Monday, August 27, 2007


Ok, I admit it, I'm generally no where near the forefront of technological discovery - but I don't think I'm at the rear either. This week's discovery is already changing my life. I'd heard about it last year but just took it as another "social networking" site and therefore something I didn't really need. Ok it had something to do with music but so what? Then an article in the Guardian newspaper made it sound a little more than that so I thought I'd check it out. Now, god damn it, I'm hooked.

How do you describe Personalised radio? Music spider-web? Aural world organiser? I don't know - all I know is that I don't think I'll ever listen to music in the same way again. So let's get down to the practicalities - it's legal, it's not a file sharing service (hence the legality) but it gives you access to 1000s of music tracks whenever you want by choosing a "radio station" based on an artist's "similar artists" or a genre. I'm currently listening to "artists similar to The Hold Steady" (as recommended by darling Rand) and so far I've had a Bournemouth band called Art Brut and an American band called Ted Leo and the Pharmacists. I haven't heard of either of the them before, but so far I'm liking both of them.

Friday night Husband and I were sitting out on the front patio, drinking a little and enjoying the first summer night where we could enjoy the great outdoors (how crap is that) and had the "british folk" station playing through the window. On came Kate Rusby, June Tabor, Fairport Convention, Billy Bragg, Maddy Prior- things we'd heard, things we hadn't but like the sound of. A perfect soundtrack chosen for us by some wonderful algorithm beyond our comprehension. And do you know what? It's already learning what I like and making recommendations!

Go on, click the big red button.... and come into my magical musical land....

Friday, August 24, 2007

Oh no... they didn't

On sale at your local B&Q now for the bargain price of £89.99 - "Water butts":

Wednesday, August 22, 2007

Note from our postman

Scrawled on junk mail for previous owners:

"Can you please get a box or container to put your packets in as you are never in and I then have to carry them for quite a few miles. Thank you. Postie Joe"

But I thought delivering parcels was your job? We're "never in" because we both work full time. You can leave parcels (today a paperback book in padded enveloped) with our neighbour, but not in a box (or on our step as today) as it is not secure. Or you can just leave them at the depot and leave us a card. But then that would kinda defeat the point of having a postal service, which is paid for by the sender, which then employs you Postie Joe.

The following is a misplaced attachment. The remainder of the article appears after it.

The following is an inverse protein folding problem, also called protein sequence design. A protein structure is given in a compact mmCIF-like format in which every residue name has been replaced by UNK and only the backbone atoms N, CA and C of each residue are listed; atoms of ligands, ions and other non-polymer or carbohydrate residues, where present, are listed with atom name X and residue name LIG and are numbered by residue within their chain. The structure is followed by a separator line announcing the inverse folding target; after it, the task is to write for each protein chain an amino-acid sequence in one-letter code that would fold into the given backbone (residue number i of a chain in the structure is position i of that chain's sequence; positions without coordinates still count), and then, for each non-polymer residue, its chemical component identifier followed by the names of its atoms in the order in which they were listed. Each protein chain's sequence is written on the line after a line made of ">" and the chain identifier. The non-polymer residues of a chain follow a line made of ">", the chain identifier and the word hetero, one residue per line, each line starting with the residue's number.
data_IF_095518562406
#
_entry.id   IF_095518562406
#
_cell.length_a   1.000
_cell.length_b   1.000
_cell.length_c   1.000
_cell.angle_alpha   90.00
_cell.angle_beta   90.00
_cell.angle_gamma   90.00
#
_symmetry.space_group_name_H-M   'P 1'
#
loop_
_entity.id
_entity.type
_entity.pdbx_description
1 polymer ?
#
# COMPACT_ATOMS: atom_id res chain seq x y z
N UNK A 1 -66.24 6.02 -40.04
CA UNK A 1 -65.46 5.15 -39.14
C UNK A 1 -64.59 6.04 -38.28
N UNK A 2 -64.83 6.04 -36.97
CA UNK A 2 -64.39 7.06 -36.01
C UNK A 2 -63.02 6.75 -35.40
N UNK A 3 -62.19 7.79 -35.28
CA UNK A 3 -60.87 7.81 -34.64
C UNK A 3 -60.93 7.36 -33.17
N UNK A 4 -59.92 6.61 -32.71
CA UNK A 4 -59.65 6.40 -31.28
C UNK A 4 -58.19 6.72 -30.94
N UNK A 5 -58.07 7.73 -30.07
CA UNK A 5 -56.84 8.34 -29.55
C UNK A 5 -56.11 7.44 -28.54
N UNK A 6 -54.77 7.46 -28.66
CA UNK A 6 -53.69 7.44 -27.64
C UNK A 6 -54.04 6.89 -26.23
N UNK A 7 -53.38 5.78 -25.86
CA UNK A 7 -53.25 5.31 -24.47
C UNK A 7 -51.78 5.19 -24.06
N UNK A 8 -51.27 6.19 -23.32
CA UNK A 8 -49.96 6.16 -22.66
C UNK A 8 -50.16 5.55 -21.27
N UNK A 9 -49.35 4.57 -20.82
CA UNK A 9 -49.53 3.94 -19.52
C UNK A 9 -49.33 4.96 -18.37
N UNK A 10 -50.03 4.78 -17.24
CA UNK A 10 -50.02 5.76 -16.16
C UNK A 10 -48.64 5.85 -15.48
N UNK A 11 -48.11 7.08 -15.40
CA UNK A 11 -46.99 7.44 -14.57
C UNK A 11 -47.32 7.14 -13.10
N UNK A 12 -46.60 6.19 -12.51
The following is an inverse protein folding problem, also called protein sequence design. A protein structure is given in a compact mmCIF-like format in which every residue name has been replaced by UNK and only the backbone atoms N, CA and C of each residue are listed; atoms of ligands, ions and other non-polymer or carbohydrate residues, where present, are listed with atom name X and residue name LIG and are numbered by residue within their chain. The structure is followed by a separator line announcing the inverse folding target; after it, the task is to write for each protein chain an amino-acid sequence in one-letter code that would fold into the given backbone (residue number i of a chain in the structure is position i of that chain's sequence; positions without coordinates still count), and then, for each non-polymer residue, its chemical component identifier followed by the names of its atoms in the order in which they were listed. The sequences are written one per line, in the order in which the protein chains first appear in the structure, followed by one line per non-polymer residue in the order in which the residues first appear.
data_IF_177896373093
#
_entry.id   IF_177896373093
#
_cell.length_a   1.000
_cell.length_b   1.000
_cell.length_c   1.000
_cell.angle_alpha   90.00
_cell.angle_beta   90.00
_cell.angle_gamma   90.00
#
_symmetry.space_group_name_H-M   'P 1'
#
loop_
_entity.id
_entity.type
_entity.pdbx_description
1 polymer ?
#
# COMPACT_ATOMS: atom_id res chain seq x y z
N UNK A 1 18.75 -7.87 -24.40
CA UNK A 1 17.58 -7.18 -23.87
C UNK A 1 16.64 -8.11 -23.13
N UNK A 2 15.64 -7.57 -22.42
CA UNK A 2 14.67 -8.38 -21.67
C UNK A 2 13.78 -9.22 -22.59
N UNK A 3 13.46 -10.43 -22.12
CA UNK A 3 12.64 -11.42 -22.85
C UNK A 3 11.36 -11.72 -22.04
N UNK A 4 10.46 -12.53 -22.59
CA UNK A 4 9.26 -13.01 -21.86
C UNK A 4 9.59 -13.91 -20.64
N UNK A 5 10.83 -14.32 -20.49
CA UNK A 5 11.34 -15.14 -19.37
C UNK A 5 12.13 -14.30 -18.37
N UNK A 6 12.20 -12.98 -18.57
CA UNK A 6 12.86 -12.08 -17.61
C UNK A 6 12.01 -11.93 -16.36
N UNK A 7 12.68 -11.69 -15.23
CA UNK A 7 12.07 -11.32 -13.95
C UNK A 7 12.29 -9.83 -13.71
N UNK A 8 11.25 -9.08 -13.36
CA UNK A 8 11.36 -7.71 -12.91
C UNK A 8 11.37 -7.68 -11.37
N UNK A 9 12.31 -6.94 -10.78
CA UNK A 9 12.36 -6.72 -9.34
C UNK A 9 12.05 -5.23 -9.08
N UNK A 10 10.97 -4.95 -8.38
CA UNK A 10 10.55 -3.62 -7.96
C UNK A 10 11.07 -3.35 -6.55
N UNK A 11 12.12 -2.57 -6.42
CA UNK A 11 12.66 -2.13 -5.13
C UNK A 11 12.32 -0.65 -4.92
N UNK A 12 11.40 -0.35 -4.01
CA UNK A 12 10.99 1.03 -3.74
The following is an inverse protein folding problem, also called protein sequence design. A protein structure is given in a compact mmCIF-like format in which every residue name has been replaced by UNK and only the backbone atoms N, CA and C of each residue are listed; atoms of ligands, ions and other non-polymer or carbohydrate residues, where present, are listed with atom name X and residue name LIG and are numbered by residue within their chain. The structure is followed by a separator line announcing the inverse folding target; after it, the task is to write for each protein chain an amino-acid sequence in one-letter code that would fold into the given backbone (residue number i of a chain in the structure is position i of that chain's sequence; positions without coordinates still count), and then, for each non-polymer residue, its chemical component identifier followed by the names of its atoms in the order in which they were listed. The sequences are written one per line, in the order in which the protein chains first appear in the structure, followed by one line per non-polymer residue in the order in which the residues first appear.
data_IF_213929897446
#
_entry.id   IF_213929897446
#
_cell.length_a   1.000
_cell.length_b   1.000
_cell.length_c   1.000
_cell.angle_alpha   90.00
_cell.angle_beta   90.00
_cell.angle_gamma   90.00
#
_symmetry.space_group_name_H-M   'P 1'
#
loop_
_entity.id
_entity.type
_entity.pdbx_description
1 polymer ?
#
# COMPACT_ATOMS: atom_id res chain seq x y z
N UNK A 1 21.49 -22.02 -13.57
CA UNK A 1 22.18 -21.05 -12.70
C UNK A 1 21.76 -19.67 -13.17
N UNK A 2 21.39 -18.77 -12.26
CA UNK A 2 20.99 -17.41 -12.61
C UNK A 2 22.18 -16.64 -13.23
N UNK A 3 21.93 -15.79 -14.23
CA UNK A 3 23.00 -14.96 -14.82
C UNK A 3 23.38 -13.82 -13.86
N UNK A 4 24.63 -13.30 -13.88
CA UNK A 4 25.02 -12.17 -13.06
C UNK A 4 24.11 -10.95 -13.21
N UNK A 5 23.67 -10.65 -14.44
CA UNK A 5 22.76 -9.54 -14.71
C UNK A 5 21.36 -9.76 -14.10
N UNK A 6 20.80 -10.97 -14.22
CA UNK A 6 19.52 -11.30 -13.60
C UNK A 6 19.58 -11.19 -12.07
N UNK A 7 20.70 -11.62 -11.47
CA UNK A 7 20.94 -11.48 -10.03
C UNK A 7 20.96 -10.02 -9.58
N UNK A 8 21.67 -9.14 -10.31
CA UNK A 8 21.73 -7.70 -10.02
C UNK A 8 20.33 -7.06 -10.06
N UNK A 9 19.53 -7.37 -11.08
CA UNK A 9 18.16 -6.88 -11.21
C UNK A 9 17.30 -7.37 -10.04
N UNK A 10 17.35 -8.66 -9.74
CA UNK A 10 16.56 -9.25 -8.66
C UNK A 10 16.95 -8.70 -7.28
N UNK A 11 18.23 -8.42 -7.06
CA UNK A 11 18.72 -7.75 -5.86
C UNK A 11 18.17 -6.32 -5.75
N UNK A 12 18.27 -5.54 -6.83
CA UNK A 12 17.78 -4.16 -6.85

Monday, August 20, 2007

3 weeks to go

Tomorrow it will be three weeks until husband and I are off on our American adventure - and it can't come around soon enough. It's been 18 months since our honeymoon and our last proper holiday (i.e. longer than a long weekend), and I think we are both in desperate need of it. We booked the last thing we needed to book last night (I say "we" loosely as I've sorted it all as I'm the one who's good at that in our marriage, I just wanted him to choose the car - he went for a "Dodge Stratus" from Dollar) and now all we can do is wait. We've got machine readable passports so don't need visas, the travel insurance is sorted (with plenty of medical and legal cover, you know those crazy Americans), and the itinerary ("just in case") is nearly ready to go to our respective parental units.

Despite the fact that my job title starts with the word "international", I haven't really travelled very much. This will be my first trip to the States and also the first to that side of the Atlantic. I guess I am only 27, and with kids looking a less likely prospect, Hubbie and I should still have plenty of time to travel before we really do run out of oil and have to go back to pedalo crossings of the Atlantic.